Dec. 14, 2013
“We are not called to worry about PUNCH’s internal processes, but after series of representations to authorities at PUNCH about these ethical failures in the past, it will be simply generous to suggest this has not become a systemic and institutional culture.”
On Thursday, PREMIUM TIMES published a report indicating that some Nigerian newspapers failed in professional ethical test by deliberately refusing to acknowledge the source of their information for the stories they published regarding the now famous letter written by former president, Olusegun Obasanjo, to incumbent President Goodluck Jonathan.
One of the papers mentioned, PUNCH, in a rebuttal written by its editor, Martin Ayankola, claimed it had an original source to its reports, therefore had no reason to attribute it.
The paper then sought to trawl in available bedfellows in ethical infraction, suggesting that PREMIUM TIMES failed to contact it before levying charges of presumed ethical failure.
PUNCH typically does good journalism but it appears the editorial managers think that is a sufficient shield against ethical failure which even the best media institutions, in all humility, have had to contend with, because, if nothing, that is sufficient to compromise the mission of the media to serve the public and democracy faithfully and effectively.
PUNCH’s first cut on the story entitled: “Jonathan towing the path of Abacha – Obasanjo” indicated that it was written by Segun Adeoye with Agency Report. Its subsequent edition, “Obasanjo Bombs Jonathan” totally dispensed with the alleged “agency” input to the story. The simple question is what “agency” was PUNCH alluding to? We claim strongly and authoritatively that there is no agency that PUNCH is, as indeed, can refer to but we wait to be educated on this.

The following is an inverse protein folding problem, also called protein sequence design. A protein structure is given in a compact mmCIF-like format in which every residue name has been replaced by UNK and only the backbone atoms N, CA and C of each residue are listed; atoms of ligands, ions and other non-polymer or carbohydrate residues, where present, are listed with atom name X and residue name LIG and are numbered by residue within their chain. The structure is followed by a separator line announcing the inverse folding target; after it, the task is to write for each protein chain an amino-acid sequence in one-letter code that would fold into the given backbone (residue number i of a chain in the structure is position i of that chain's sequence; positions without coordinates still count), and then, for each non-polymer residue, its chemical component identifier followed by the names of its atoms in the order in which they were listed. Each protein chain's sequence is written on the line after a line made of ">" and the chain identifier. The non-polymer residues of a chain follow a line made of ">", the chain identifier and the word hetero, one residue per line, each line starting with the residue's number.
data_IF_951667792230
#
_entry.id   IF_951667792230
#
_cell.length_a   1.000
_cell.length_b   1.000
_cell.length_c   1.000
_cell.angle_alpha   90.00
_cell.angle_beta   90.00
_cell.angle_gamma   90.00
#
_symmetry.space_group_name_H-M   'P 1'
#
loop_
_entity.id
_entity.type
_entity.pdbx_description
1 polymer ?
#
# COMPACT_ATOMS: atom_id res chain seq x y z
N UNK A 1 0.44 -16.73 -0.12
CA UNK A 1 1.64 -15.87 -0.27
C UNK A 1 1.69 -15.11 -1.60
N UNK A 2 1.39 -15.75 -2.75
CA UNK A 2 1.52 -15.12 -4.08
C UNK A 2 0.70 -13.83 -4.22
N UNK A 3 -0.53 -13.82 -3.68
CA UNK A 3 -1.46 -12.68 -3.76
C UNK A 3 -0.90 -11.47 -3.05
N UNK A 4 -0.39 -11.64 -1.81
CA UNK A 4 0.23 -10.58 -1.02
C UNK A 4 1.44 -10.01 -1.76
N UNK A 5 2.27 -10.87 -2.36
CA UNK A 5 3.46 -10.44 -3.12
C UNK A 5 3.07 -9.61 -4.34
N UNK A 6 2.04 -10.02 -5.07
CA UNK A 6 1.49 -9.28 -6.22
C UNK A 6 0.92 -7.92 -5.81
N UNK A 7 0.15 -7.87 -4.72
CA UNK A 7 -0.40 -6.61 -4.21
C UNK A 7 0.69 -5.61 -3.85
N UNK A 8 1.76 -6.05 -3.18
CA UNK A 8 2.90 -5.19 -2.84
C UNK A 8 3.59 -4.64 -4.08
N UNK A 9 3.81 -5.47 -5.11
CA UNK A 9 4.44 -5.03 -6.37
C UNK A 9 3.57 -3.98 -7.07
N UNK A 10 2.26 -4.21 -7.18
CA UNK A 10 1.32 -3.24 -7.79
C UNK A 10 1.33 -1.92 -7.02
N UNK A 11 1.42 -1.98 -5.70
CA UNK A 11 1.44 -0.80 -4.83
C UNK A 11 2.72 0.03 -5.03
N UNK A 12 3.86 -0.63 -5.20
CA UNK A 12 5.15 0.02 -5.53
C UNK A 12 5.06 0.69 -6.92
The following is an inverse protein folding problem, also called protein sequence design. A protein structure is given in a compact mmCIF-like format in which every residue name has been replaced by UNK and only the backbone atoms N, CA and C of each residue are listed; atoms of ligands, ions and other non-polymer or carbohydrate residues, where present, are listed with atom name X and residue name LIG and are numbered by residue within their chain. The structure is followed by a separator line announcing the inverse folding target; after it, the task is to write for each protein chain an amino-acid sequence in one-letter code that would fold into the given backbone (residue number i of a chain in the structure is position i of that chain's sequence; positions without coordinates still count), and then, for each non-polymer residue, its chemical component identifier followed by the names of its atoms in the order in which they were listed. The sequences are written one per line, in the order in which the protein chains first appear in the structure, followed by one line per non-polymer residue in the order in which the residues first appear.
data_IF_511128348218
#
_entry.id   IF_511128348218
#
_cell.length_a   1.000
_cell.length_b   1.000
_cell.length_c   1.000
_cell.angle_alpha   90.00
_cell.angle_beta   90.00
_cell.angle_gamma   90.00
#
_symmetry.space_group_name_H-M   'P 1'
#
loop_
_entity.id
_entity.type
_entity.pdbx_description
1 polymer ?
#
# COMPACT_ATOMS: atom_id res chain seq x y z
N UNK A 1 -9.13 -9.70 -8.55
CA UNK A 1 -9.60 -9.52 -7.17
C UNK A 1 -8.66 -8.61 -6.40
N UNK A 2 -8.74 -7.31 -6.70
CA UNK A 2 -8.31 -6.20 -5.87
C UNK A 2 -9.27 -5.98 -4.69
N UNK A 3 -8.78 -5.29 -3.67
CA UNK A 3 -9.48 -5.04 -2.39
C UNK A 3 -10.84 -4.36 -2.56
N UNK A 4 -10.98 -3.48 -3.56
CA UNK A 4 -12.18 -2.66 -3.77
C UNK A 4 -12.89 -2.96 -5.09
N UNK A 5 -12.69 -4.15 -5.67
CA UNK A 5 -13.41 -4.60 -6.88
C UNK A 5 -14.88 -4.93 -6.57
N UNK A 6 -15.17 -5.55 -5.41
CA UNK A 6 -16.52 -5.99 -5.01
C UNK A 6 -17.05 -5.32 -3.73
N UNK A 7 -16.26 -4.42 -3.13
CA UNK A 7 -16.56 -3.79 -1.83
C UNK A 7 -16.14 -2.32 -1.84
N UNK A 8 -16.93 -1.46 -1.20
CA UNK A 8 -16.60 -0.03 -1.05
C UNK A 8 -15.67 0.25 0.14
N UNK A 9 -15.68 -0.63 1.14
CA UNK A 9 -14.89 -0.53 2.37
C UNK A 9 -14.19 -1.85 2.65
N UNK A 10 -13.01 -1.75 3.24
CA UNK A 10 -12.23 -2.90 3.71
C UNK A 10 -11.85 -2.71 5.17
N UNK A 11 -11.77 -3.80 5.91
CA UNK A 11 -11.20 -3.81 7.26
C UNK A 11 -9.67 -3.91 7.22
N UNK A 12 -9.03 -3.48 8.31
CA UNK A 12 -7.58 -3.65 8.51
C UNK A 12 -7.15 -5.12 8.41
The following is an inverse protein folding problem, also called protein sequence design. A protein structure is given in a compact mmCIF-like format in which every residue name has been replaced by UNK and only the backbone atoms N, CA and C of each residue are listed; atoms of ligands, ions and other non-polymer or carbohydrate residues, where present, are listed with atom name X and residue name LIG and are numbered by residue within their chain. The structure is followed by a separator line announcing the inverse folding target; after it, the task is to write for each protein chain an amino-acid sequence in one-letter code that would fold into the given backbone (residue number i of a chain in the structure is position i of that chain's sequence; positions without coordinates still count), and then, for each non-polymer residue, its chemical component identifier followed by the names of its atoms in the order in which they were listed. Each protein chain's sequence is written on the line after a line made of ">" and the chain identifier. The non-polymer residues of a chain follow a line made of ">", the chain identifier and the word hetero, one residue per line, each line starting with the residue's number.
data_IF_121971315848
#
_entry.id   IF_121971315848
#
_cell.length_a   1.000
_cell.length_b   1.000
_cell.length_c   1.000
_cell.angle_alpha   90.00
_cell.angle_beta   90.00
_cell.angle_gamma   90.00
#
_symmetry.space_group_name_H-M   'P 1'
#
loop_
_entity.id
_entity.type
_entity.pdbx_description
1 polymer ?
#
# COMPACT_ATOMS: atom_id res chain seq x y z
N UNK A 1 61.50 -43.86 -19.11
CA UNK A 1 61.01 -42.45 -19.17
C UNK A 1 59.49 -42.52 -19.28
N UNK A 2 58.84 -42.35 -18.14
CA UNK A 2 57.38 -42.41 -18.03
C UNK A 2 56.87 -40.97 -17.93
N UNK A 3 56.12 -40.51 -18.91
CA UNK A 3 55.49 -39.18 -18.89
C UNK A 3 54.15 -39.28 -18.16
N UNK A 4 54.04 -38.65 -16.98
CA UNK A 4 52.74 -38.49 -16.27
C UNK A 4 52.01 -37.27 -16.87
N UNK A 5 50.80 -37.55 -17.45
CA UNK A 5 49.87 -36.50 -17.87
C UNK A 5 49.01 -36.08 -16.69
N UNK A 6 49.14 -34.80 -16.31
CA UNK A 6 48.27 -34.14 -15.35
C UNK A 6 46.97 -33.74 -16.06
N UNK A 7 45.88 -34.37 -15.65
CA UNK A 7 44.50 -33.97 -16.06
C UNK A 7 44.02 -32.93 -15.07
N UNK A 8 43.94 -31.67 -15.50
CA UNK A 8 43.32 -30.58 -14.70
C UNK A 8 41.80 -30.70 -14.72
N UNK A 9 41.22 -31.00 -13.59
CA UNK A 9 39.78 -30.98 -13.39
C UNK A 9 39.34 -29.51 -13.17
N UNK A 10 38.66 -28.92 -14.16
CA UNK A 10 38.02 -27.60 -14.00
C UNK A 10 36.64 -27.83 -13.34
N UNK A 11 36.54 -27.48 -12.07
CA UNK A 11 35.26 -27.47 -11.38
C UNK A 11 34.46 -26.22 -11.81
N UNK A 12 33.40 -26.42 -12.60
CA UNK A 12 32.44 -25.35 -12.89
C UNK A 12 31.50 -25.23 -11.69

Certainly PUNCH has no need to brace its position on source accountability by seeking the cover of a godhead like Financial Times to justify plagiarism, or when to dispense with source attribution.
We are not called to worry about PUNCH’s internal processes, but after series of representations to authorities at PUNCH about these ethical failures in the past, it will be simply generous to suggest this has not become a systemic and institutional culture.
PUNCH quite correctly privileges intellectual property rights of content creators. This is evident through its strong copyright policy. What it ought to do now is ensure this goes beyond belief to acquire the status of practical action.
Sadly, on the same day that the editor of the PUNCH was worrying about our complaints of plagiarism, one of his reporters was busy lifting another story from our site, and we just must hope that he has other people’s intellectual property right in mind when he is protecting his own.
We urge him to carefully review the two postings below:
Find PUNCH version of the story here.
The sourcing for this story was entirely ours, and we are the only media outlet that had this exclusive interview with the Rivers Commissioner for Information. This is not hard to prove.
This past November, the paper ran a story written from an interview published on our site without acknowledging us as source. It rather attributed the interview to “an online publication.” Find the interview here.
Here is PUNCH’s unattributed version.
We welcome PUNCH in the challenge to build an ethical platform for our media, we even insist that it must play a leadership role in this effort. This is a paper that has justly earned a plumed place in the history of our media. We always wish it luck and progress.
Managing Editor, PREMIUM TIMES